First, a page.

Convoy, JB Hunt and Uber push for scheduling standards

  • December 12, 2022
  • Steve Rogerson

Convoy, JB Hunt Transport and Uber Freight have formed a consortium to establish the freight industry’s first formal set of appointment scheduling application programming interface (API) standards.

The Scheduling Standards Consortium (SSC) aims to solve transportation scheduling problems by standardising how information is exchanged around scheduling shipments.

Today, scheduling system and interface fragmentation is a point of friction among carriers, brokers and shippers. As the industry turns increasingly to an integrated network of providers to manage the end-to-end lifecycle of each shipment, it has become increasingly important to define and share a consistent data architecture and API standard for the distribution of scheduling information.

The SSC’s objectives are to define an API standard for sharing scheduling information, implement those standardised interfaces to enable integrations in existing systems, and advocate for the standard across the industry. The standard should bring more cohesion and resiliency to the movement of goods, making it easier to book and manage appointments, optimise processes for drivers, shippers and receivers, and drive operational efficiencies for the industry at large.

Adoption is critical for the effort to succeed. The SSC aims to sign on other brokers or third-party logistics service providers, transportation management system and warehouse management system vendors, and others to help shape the future of supply chain efficiency. Initial SSC standards and documentation, starting with full truckload freight, will be available early next year.

“One of the most complicated and consequential things about being efficient in freight is setting up pickup and drop-off appointments,” said Dan Lewis, Convoy’s CEO. “Every year the industry sets approximately 1.5 billion appointments, and scheduling inefficiencies slow everything down and create a lot of waste. Freight runs 24/7, and, for most situations, every hour counts. Scheduling is a tech problem at the end of the day. When all the trucks are plugged into a digital network, the industry can better orchestrate freight needs with data-informed systems.”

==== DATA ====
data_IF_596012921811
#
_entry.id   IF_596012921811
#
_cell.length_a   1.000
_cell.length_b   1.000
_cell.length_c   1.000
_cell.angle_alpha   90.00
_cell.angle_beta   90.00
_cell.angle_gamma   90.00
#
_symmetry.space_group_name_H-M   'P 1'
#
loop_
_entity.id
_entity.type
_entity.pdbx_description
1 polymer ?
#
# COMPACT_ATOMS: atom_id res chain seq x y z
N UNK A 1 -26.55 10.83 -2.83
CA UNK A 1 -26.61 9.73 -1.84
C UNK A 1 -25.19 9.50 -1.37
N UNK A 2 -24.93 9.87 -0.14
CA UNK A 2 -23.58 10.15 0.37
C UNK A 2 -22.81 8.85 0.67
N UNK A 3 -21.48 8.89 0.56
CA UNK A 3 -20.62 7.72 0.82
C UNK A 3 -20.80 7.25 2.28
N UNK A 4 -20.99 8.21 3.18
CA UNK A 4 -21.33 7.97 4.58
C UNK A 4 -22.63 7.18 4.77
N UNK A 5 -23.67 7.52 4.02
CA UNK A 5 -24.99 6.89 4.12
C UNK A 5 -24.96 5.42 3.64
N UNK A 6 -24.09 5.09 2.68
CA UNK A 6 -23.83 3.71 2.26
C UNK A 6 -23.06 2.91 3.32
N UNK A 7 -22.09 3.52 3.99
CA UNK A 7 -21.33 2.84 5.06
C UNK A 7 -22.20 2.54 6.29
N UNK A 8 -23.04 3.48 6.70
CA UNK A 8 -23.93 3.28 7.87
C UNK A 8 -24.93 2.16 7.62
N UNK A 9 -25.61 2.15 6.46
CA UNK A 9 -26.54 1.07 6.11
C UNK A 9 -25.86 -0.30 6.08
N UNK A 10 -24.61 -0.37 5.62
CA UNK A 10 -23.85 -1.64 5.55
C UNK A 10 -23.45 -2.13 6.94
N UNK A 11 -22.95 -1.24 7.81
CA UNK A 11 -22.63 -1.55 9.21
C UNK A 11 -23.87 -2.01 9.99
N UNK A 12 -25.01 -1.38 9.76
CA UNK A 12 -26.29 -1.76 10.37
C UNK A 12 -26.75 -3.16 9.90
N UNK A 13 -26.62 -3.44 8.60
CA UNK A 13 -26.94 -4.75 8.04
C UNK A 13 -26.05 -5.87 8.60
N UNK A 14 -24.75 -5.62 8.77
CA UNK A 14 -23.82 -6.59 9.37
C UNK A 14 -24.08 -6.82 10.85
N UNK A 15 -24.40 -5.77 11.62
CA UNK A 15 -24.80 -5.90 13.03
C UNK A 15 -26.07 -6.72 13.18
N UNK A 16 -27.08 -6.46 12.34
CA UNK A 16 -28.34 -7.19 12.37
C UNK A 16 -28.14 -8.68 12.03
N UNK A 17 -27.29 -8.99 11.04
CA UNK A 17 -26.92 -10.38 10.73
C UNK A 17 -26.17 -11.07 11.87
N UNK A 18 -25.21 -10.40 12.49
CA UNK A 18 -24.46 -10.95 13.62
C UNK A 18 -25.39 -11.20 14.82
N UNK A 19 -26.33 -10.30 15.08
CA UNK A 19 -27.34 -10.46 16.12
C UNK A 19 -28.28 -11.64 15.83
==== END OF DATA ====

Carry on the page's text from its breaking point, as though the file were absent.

A standard API-based approach should allow companies to access the latest data and make smart decisions to increase efficiency, reduce empty kilometres and waste, lower costs, and improve service outcomes.

“Technology has ushered in a new era for transportation – new players, new apps, new platforms, new services,” said Spencer Frazier, executive vice president at JB Hunt. “Yet, our industry remains extremely fragmented. We want to change that, starting today with the three of us and hopefully many more providers in the coming months. We want to create an open exchange of data so the numerous TMS and digital freight platforms can communicate at a level where we can help one another when needed. The voice of our customers is clear – collaboration will drive progress. Our challenge is to make the systems they use daily work together to generate greater value and efficiency for their supply chains.”

Bill Driegert, head of operations at Uber Freight, added: “Logistics is rapidly evolving to be more real time and intelligent at every point of execution. The implementation of APIs to simplify the execution of manual tasks like scheduling is revolutionising how shippers and carriers plan, manage and execute shipments. We are at a critical inflection point of adoption, and if we don’t align on standards, we will create more work for everyone in the coming years. Everyone wins if we can align on common ways of interfacing. In doing so, we minimise operation friction and fragmentation and unlock a more fluid and optimised market for shippers and carriers to move goods.”